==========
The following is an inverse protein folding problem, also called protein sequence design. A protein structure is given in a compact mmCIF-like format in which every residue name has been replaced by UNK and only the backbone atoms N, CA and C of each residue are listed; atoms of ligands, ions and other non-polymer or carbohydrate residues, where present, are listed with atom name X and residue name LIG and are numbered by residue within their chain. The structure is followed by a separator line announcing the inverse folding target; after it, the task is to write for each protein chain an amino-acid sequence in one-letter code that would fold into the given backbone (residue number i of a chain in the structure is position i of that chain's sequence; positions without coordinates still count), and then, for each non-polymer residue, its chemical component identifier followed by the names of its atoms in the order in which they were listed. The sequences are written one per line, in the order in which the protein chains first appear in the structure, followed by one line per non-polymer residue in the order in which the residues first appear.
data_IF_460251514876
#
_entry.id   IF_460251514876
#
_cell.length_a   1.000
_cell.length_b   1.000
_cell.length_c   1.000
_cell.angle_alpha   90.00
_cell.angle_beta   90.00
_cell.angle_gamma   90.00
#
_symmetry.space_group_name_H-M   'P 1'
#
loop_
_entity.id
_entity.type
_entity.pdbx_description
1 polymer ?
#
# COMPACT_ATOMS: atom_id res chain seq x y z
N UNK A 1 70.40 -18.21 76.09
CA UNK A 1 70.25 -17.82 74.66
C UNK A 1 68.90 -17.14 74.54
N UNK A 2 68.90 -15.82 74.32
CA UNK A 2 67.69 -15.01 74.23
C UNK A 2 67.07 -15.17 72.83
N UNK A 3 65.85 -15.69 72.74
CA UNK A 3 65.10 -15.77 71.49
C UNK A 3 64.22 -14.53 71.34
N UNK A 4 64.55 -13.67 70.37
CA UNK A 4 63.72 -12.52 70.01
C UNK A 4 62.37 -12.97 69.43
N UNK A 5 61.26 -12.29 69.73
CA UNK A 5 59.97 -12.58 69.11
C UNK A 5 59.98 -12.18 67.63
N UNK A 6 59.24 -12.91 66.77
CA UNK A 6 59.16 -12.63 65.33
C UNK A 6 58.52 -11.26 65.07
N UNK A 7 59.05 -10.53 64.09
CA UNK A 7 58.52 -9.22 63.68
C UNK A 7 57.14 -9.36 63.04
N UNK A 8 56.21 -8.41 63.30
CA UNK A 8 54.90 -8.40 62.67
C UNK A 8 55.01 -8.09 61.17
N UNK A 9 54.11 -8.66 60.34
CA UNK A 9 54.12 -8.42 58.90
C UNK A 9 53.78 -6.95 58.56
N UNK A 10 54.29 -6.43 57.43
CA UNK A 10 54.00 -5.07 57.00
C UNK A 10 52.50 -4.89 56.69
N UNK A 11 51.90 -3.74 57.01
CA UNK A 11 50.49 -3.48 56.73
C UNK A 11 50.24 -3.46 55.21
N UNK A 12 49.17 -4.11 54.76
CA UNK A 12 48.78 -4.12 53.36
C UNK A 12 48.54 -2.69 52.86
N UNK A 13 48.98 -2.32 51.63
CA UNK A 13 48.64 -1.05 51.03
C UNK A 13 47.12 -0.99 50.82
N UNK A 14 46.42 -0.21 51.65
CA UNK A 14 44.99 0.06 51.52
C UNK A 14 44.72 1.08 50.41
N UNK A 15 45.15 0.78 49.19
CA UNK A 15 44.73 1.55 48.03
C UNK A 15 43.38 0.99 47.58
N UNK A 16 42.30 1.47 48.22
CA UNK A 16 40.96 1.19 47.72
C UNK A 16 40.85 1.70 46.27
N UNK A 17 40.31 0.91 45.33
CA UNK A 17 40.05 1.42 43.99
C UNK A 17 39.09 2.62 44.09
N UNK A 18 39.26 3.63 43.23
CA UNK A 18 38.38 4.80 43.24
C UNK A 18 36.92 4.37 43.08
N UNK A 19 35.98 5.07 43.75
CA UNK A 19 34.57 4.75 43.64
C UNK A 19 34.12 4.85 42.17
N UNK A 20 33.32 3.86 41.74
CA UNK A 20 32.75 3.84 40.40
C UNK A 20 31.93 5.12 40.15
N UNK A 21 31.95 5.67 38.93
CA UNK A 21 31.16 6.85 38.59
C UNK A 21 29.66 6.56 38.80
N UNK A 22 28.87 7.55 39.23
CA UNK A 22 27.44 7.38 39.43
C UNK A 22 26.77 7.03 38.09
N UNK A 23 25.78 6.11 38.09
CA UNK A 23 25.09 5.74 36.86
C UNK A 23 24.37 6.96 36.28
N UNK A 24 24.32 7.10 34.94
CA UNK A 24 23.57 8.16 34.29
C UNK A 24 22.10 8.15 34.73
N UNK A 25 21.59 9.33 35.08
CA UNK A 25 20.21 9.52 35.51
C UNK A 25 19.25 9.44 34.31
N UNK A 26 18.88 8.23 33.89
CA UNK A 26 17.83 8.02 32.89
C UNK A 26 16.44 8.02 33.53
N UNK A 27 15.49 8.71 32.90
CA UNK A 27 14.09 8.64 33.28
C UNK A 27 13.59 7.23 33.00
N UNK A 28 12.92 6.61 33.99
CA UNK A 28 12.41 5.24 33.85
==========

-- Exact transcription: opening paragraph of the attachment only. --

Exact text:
The following is an inverse protein folding problem, also called protein sequence design. A protein structure is given in a compact mmCIF-like format in which every residue name has been replaced by UNK and only the backbone atoms N, CA and C of each residue are listed; atoms of ligands, ions and other non-polymer or carbohydrate residues, where present, are listed with atom name X and residue name LIG and are numbered by residue within their chain. The structure is followed by a separator line announcing the inverse folding target; after it, the task is to write for each protein chain an amino-acid sequence in one-letter code that would fold into the given backbone (residue number i of a chain in the structure is position i of that chain's sequence; positions without coordinates still count), and then, for each non-polymer residue, its chemical component identifier followed by the names of its atoms in the order in which they were listed. The sequences are written one per line, in the order in which the protein chains first appear in the structure, followed by one line per non-polymer residue in the order in which the residues first appear.